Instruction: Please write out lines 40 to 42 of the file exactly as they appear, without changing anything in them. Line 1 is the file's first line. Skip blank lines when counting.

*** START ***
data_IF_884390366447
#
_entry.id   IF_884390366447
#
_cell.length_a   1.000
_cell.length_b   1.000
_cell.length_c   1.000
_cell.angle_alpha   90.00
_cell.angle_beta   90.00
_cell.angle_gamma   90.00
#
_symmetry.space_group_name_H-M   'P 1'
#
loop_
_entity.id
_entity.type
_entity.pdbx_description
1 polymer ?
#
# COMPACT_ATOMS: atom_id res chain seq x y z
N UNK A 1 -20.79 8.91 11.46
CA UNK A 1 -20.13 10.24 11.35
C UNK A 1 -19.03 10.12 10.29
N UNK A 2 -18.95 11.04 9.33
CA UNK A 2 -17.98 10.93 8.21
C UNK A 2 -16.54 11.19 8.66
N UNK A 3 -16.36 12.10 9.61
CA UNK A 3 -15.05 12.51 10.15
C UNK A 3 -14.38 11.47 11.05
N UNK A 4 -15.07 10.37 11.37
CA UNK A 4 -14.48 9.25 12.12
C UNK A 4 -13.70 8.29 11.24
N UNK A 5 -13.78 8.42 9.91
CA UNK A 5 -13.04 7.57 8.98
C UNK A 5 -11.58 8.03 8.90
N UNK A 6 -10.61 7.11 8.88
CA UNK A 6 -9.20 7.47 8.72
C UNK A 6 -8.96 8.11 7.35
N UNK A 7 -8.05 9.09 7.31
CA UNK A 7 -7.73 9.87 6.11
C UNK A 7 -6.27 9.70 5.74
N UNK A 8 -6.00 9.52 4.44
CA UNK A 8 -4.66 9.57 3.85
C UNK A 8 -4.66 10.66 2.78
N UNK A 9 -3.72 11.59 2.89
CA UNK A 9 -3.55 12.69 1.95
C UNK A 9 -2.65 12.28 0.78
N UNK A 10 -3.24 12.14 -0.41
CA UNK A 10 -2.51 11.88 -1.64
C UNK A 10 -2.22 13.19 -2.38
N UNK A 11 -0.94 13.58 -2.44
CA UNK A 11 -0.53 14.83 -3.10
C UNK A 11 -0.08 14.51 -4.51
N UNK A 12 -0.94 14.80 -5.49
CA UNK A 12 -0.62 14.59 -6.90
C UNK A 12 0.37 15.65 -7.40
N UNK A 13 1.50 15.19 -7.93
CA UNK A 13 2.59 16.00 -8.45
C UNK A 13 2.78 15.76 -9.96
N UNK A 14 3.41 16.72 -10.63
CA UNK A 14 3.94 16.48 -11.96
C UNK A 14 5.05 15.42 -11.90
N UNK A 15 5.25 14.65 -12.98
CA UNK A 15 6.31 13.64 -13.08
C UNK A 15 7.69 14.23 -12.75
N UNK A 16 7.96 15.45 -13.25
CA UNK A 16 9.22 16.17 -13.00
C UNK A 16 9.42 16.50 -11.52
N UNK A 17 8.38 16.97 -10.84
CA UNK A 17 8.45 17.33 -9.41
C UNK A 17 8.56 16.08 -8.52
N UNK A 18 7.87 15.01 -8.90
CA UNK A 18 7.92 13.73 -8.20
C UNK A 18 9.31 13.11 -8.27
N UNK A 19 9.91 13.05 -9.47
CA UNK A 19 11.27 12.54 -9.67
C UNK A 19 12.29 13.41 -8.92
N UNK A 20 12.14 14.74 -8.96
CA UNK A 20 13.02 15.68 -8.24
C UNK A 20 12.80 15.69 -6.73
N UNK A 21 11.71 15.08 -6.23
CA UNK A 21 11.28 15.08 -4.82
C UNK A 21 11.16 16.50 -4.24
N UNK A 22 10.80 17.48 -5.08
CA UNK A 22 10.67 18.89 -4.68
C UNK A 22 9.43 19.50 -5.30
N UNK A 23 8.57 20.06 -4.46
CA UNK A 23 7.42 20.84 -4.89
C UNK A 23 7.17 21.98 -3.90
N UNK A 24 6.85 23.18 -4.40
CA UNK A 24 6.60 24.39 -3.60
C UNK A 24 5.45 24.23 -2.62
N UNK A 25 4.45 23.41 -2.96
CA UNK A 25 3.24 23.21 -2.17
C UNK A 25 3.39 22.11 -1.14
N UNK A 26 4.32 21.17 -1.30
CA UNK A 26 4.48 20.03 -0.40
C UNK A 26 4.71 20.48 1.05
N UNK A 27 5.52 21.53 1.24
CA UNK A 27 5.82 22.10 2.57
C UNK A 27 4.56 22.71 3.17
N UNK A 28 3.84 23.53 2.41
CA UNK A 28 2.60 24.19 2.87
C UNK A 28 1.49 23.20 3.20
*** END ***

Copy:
CA UNK A 7 -7.73 9.87 6.11
C UNK A 7 -6.27 9.70 5.74
N UNK A 8 -6.00 9.52 4.44